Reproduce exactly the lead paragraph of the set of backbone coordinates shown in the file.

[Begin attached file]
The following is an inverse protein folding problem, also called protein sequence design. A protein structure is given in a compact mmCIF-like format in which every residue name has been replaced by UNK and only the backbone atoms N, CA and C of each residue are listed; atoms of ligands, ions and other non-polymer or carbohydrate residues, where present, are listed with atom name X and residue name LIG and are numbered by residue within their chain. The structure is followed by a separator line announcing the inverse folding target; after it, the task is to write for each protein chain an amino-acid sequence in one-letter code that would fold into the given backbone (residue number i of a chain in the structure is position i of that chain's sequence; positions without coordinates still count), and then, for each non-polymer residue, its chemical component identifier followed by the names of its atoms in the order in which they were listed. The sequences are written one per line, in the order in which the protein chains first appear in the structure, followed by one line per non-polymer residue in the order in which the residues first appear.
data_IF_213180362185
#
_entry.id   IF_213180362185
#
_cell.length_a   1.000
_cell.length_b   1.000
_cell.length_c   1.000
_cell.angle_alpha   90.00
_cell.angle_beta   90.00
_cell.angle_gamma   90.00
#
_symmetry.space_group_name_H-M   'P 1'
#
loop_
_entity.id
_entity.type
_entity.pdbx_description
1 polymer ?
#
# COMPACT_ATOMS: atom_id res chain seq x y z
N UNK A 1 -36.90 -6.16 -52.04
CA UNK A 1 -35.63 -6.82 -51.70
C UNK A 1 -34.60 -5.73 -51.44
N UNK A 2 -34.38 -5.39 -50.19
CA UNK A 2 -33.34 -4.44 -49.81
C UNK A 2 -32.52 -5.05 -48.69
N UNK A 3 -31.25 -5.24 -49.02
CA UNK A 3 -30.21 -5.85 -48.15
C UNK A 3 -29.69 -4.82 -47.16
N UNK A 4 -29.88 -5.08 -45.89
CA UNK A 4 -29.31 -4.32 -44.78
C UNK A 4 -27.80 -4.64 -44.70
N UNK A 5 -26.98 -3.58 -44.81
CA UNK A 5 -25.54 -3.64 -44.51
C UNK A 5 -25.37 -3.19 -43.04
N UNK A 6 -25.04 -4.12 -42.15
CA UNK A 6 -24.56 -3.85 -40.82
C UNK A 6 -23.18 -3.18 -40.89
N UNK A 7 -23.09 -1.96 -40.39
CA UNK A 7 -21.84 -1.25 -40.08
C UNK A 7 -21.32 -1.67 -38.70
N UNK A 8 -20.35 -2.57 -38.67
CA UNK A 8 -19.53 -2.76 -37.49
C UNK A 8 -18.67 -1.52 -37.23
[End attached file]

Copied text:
The following is an inverse protein folding problem, also called protein sequence design. A protein structure is given in a compact mmCIF-like format in which every residue name has been replaced by UNK and only the backbone atoms N, CA and C of each residue are listed; atoms of ligands, ions and other non-polymer or carbohydrate residues, where present, are listed with atom name X and residue name LIG and are numbered by residue within their chain. The structure is followed by a separator line announcing the inverse folding target; after it, the task is to write for each protein chain an amino-acid sequence in one-letter code that would fold into the given backbone (residue number i of a chain in the structure is position i of that chain's sequence; positions without coordinates still count), and then, for each non-polymer residue, its chemical component identifier followed by the names of its atoms in the order in which they were listed. The sequences are written one per line, in the order in which the protein chains first appear in the structure, followed by one line per non-polymer residue in the order in which the residues first appear.